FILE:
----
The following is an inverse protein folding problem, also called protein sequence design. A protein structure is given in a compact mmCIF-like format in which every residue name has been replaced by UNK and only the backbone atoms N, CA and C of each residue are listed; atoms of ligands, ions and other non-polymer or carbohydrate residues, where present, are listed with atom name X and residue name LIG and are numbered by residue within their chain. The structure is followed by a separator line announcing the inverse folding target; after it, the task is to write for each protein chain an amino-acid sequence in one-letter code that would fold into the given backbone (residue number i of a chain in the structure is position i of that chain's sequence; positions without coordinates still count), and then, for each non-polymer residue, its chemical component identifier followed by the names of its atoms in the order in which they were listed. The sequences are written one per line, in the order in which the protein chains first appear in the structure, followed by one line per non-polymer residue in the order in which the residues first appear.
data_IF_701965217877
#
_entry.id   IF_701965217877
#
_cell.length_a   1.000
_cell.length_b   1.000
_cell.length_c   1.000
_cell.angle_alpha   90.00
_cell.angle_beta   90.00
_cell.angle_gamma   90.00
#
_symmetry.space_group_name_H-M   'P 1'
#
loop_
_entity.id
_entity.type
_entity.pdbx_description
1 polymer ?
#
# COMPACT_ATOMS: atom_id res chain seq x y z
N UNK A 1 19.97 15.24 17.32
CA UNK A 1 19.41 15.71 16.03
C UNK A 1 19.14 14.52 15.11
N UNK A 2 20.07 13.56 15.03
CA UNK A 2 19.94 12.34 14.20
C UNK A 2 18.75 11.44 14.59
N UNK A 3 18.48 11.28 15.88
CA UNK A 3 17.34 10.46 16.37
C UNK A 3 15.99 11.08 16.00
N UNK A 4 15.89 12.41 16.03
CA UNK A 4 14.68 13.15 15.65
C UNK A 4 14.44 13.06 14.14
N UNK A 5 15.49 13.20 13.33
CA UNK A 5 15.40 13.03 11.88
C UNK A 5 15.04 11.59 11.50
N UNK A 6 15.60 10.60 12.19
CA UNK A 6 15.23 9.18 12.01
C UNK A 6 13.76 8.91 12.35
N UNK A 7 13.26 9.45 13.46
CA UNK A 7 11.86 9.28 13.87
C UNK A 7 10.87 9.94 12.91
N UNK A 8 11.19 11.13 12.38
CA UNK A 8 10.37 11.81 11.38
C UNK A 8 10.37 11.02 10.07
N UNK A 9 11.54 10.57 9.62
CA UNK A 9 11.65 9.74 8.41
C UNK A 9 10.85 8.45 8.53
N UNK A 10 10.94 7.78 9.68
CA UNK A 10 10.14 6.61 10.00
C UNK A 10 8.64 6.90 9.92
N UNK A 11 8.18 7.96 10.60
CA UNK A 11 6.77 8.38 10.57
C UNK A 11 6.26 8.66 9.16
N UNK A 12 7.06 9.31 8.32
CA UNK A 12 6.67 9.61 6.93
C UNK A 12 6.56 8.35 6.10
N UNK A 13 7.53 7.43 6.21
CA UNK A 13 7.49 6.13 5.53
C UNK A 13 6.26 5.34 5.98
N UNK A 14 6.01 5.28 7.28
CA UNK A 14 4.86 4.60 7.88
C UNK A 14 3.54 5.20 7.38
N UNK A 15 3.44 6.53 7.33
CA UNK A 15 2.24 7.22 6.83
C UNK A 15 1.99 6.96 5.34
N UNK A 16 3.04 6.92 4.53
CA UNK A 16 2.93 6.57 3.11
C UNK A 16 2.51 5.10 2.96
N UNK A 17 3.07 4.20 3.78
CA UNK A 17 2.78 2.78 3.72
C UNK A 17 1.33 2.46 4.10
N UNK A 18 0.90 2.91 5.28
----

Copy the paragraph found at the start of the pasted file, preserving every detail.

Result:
The following is an inverse protein folding problem, also called protein sequence design. A protein structure is given in a compact mmCIF-like format in which every residue name has been replaced by UNK and only the backbone atoms N, CA and C of each residue are listed; atoms of ligands, ions and other non-polymer or carbohydrate residues, where present, are listed with atom name X and residue name LIG and are numbered by residue within their chain. The structure is followed by a separator line announcing the inverse folding target; after it, the task is to write for each protein chain an amino-acid sequence in one-letter code that would fold into the given backbone (residue number i of a chain in the structure is position i of that chain's sequence; positions without coordinates still count), and then, for each non-polymer residue, its chemical component identifier followed by the names of its atoms in the order in which they were listed. The sequences are written one per line, in the order in which the protein chains first appear in the structure, followed by one line per non-polymer residue in the order in which the residues first appear.